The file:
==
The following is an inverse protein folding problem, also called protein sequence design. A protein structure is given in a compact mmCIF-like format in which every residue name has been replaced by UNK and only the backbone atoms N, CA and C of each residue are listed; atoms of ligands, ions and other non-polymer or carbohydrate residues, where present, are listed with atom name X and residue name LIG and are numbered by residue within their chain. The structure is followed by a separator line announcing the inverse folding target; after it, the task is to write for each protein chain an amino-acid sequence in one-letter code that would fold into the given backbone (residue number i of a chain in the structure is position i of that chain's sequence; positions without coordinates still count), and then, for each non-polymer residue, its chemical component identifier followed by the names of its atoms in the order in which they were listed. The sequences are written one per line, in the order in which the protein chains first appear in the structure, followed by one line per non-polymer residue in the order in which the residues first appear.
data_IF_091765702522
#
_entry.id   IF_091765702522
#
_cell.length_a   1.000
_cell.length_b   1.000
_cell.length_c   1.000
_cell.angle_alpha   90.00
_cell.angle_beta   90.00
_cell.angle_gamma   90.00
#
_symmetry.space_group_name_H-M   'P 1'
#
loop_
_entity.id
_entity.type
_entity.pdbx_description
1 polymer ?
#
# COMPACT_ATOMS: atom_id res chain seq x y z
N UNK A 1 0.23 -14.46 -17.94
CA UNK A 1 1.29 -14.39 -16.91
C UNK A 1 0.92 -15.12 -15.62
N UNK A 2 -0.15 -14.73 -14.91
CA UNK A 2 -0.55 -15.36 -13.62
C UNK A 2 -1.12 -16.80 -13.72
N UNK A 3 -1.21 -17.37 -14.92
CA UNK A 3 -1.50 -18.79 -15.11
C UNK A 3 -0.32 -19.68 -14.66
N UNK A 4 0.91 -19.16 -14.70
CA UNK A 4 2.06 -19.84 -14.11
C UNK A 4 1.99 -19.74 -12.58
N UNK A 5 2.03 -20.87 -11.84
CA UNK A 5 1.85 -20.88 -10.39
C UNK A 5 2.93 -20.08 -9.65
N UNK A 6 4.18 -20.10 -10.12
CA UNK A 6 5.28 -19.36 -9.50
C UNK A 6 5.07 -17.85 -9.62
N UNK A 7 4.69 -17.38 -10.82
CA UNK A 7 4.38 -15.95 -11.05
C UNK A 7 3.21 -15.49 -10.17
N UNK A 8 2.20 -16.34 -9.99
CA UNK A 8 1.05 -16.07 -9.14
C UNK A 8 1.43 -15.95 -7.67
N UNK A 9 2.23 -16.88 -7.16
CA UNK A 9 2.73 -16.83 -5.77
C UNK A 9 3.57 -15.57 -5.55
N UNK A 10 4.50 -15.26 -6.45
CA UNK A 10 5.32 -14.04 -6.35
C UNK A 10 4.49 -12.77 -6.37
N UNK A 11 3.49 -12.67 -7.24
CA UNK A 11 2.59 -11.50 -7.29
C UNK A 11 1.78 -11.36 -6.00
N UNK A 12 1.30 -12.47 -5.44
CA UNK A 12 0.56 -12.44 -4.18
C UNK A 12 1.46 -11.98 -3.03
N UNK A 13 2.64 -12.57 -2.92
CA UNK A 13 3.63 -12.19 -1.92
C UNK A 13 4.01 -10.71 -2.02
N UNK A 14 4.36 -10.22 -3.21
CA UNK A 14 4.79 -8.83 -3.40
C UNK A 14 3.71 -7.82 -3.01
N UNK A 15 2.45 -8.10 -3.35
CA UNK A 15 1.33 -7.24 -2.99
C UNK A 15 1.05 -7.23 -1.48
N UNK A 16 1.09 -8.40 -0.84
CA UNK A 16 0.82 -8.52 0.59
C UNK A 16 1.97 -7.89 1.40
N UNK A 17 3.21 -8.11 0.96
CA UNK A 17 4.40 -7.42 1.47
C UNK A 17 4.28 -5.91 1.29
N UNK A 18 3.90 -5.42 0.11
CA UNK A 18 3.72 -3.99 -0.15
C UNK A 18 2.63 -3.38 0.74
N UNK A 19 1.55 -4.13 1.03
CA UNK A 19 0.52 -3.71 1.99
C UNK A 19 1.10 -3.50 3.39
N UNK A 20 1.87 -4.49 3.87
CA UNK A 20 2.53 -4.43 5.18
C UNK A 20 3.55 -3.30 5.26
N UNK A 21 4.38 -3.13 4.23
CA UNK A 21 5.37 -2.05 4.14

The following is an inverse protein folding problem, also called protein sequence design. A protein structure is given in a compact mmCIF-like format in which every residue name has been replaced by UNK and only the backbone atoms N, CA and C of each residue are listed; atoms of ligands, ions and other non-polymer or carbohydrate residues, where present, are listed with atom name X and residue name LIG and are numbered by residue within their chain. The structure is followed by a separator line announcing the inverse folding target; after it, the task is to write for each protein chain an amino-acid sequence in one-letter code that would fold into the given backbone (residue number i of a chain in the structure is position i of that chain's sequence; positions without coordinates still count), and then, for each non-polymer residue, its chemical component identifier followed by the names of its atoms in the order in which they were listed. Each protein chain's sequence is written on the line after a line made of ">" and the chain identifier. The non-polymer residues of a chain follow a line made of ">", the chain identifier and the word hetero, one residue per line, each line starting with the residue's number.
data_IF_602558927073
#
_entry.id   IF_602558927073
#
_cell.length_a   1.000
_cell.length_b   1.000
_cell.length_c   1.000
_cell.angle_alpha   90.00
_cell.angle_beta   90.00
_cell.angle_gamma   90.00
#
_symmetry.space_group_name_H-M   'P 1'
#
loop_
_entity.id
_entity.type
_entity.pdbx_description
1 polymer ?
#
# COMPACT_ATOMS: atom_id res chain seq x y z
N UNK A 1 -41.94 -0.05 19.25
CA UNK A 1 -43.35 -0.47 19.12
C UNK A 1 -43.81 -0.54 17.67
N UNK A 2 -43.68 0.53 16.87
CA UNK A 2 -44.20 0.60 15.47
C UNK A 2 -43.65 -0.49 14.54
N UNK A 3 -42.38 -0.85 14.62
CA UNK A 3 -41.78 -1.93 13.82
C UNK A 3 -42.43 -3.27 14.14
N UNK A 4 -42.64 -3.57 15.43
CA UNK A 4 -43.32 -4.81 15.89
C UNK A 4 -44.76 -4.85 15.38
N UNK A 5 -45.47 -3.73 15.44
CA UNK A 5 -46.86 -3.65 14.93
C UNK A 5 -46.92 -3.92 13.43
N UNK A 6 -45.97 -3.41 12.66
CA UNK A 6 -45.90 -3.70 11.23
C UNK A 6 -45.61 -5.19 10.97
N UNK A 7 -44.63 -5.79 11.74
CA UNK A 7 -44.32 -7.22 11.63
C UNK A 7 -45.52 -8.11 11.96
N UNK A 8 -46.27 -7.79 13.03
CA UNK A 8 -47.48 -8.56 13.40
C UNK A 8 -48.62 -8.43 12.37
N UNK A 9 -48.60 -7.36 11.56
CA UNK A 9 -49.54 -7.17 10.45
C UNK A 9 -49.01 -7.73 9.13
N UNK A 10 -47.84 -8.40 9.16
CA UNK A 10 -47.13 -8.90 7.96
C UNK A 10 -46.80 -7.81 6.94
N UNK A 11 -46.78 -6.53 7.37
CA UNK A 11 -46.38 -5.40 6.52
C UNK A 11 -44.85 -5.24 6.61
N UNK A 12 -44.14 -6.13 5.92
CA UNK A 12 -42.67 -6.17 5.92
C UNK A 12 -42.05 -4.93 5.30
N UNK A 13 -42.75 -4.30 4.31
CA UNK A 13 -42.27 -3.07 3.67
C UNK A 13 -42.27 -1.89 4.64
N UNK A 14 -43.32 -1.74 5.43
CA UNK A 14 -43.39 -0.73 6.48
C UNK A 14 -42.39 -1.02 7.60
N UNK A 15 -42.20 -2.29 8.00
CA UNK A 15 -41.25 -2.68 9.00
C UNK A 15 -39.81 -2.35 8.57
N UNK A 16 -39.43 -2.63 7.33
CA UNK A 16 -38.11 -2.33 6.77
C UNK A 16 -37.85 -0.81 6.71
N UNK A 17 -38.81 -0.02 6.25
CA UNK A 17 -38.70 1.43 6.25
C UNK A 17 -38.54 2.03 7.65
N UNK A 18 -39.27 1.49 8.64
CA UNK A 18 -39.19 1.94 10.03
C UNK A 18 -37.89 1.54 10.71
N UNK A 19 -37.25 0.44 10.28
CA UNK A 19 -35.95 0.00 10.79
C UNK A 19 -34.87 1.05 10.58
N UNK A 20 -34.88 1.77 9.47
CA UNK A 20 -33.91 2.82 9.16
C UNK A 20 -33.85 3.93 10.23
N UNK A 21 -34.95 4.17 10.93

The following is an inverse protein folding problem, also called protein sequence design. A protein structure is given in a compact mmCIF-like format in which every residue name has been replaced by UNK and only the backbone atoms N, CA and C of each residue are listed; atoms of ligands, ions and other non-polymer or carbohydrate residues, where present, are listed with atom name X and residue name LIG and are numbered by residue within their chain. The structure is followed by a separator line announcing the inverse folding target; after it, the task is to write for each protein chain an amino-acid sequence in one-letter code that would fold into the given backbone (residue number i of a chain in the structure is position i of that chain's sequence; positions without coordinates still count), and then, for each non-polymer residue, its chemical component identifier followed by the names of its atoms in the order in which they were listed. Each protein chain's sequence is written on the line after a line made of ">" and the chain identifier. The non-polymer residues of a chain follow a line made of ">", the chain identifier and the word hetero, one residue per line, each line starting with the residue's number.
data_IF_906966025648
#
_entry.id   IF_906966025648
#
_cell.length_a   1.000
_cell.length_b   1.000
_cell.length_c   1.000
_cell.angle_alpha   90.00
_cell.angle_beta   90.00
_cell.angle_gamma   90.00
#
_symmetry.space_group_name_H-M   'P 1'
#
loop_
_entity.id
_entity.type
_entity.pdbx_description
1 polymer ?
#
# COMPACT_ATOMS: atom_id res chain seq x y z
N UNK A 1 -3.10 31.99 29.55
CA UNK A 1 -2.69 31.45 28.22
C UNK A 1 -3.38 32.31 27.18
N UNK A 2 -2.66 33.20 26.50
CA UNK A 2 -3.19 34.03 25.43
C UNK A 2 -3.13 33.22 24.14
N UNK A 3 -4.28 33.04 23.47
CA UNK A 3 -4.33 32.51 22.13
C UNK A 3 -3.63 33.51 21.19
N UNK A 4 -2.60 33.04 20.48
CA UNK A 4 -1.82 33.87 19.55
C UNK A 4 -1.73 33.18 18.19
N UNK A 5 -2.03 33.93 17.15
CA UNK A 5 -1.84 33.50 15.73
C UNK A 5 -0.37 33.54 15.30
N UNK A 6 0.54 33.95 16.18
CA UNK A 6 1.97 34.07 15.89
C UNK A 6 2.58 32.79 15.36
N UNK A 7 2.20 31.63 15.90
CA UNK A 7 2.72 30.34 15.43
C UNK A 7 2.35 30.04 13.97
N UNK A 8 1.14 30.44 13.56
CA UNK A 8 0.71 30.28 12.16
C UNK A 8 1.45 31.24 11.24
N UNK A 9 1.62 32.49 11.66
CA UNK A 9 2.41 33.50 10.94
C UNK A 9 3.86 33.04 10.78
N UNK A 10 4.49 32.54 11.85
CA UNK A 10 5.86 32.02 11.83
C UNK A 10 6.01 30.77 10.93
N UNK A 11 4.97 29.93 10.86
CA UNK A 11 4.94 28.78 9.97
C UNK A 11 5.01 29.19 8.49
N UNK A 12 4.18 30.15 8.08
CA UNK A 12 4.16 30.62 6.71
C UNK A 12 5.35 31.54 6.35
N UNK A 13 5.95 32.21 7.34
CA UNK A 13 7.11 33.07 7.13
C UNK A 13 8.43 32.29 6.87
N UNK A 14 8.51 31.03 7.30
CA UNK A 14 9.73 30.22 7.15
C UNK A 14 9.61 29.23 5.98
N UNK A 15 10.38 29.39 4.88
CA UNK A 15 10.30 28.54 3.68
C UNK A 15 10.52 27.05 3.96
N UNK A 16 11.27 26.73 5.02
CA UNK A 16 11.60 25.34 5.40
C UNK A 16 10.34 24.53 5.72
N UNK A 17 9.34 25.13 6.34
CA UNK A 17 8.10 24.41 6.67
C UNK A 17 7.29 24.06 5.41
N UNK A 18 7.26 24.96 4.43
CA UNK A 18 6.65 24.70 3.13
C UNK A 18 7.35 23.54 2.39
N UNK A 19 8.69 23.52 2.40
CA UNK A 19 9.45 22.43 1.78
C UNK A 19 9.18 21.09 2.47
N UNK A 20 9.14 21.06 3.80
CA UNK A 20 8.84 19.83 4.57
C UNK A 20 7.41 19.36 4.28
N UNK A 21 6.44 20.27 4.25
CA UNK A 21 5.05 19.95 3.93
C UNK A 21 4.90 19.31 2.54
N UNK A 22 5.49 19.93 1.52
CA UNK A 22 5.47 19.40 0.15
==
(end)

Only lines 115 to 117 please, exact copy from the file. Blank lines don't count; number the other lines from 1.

CA UNK A 4 -43.32 -4.81 15.89
C UNK A 4 -44.76 -4.85 15.38
N UNK A 5 -45.47 -3.73 15.44